Apart from their primary missions, schools and churches also functioned as the first true community centers before the city and county established recreation and day-care centers, swimming pools and park playgrounds. They offered meeting space, education, meals, shelter and job training. Many still do.
But society has changed, technology has entered the picture, and the tried-and-true gathering places are no longer guaranteed. Their very existence has been threatened.
Much of that change occurred as immigrants assimilated, learned English, found jobs and moved to new neighborhoods, often testing the tolerance of longer established Americans who carried with them their prejudices and suspicions. Eastern European Jews left the Central District for Mercer Island and Bellevue once the first floating bridge and the automobile made it convenient in 1940. Their synagogues were taken over and reused for churches as the CD developed into a welcoming center of black culture. After World War II, Japanese-American families forced out of housing in Nihonmachi to internment camps returned to Seattle and settled away from their traditional neighborhood. Italians dispersed from “Garlic Gulch” at the north end of the Rainier Valley as the neighborhood became an increasingly congested traffic artery.
In general, Americans during the postwar years moved to larger houses with family rooms and backyards in which entertaining more people was possible. Community halls and clubs weren’t needed so much.
By the last quarter of the 20th century, fraternal organizations and private clubs found their memberships aging and fewer young people coming. In a city with many more restaurants, health clubs, concert halls and community centers — as well as access to Web sites, blogs and twitter — these early associations seemed out-of-date and unresponsive to evolving lifestyles and interests.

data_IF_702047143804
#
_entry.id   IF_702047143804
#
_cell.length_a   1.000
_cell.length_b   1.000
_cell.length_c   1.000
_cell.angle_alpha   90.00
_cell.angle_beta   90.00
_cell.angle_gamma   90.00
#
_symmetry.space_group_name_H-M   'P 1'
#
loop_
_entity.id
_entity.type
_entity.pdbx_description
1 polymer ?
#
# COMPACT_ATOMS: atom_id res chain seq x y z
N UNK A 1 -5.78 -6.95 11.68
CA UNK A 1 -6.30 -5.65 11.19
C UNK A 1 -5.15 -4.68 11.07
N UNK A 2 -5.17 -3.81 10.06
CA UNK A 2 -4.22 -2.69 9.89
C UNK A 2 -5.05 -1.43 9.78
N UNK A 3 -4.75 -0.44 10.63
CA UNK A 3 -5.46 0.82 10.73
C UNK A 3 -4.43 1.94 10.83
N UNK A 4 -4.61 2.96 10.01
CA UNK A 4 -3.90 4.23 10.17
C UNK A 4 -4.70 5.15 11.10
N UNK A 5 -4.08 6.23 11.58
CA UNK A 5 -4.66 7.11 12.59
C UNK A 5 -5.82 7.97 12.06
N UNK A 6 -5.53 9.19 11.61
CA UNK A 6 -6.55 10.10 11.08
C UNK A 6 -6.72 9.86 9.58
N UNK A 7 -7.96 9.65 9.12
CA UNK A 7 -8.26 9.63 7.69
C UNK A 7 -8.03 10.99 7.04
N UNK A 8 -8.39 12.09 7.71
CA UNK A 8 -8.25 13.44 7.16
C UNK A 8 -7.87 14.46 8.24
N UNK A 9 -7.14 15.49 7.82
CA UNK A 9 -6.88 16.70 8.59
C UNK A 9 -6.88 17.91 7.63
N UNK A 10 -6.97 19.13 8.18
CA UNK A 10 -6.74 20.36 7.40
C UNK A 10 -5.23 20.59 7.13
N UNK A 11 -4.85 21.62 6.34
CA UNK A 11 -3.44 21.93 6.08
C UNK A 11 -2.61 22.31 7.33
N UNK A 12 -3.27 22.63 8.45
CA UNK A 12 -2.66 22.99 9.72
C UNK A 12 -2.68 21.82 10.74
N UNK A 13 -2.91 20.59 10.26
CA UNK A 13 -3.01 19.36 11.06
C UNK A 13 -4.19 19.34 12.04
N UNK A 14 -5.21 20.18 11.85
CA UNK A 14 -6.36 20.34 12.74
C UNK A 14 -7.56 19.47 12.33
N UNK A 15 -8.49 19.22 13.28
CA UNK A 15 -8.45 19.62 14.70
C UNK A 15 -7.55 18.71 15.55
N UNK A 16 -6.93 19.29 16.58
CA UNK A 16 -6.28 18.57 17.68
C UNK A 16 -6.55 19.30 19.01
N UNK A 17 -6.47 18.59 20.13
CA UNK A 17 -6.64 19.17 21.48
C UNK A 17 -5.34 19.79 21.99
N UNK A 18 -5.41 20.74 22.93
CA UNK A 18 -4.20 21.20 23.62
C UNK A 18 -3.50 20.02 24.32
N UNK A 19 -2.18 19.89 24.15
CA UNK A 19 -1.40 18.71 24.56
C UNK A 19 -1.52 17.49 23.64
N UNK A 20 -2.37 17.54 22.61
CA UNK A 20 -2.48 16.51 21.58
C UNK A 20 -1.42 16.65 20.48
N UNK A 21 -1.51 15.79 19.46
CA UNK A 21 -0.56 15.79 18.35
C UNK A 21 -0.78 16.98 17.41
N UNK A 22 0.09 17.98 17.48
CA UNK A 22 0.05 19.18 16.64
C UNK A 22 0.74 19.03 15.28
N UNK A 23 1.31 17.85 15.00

A particularly telling example is the enormous Scottish Rite Temple on north Capitol Hill. That building, though it was less than 50 years old, was razed in 2006 to make way for high-end housing. Central-city religious congregations facing the same challenges found three distinct solutions:
After the community reacted with alarm to a proposal to demolish the Seventh Church of Christ, Scientist on Queen Anne Hill, again for new housing, Seattle Church of Christ bought the church and continues to use it as a place of worship. It was the best option anyone could wish for.
Repurposing was the answer for the Fourth Church of Christ, Scientist, on First Hill. After minimal physical changes, it was reborn as Town Hall Seattle and now accommodates musical performances, literary events and community forums.
The First Church of Christ, Scientist, a stately Classical Revival building on Capitol Hill, proved more challenging. The owner/developer seriously tried to find tenants or new owners who would operate it as a community arts and performing space with minimal changes to the beautiful gathering space. But when he couldn’t find anyone, he moved ahead with a less desirable option that at least saves the building and some of its principal features. The church has been divided into a group of town homes, some with stained-glass windows, and a common space beneath the glass dome of the former sanctuary. It’s an awkward marriage of traditional craft and high-tech modernism that may or may not find its market niche.
SO WHAT IS TO BECOME of the physical evidence of community gatherings, and why should we preserve them at all?
It’s worth noting that while the population here has churned up with all sorts of newcomers in recent years and young people seem less connected to places as they move around to pursue jobs, genealogy has become a popular pastime as more people have started exploring their roots. So clearly, some people still value knowing about who we are and where we came from. At the same time, Norwegians, Swedes, Danes, Germans, Greeks, Poles, Irish, Chinese and other ethnic groups continue to gather throughout the region in club houses and churches. The Suquamish tribe recently celebrated the opening of a new community lodge that echoes the old tribal longhouses — a sign that passing on their history to new generations is critical to maintaining cultural identity.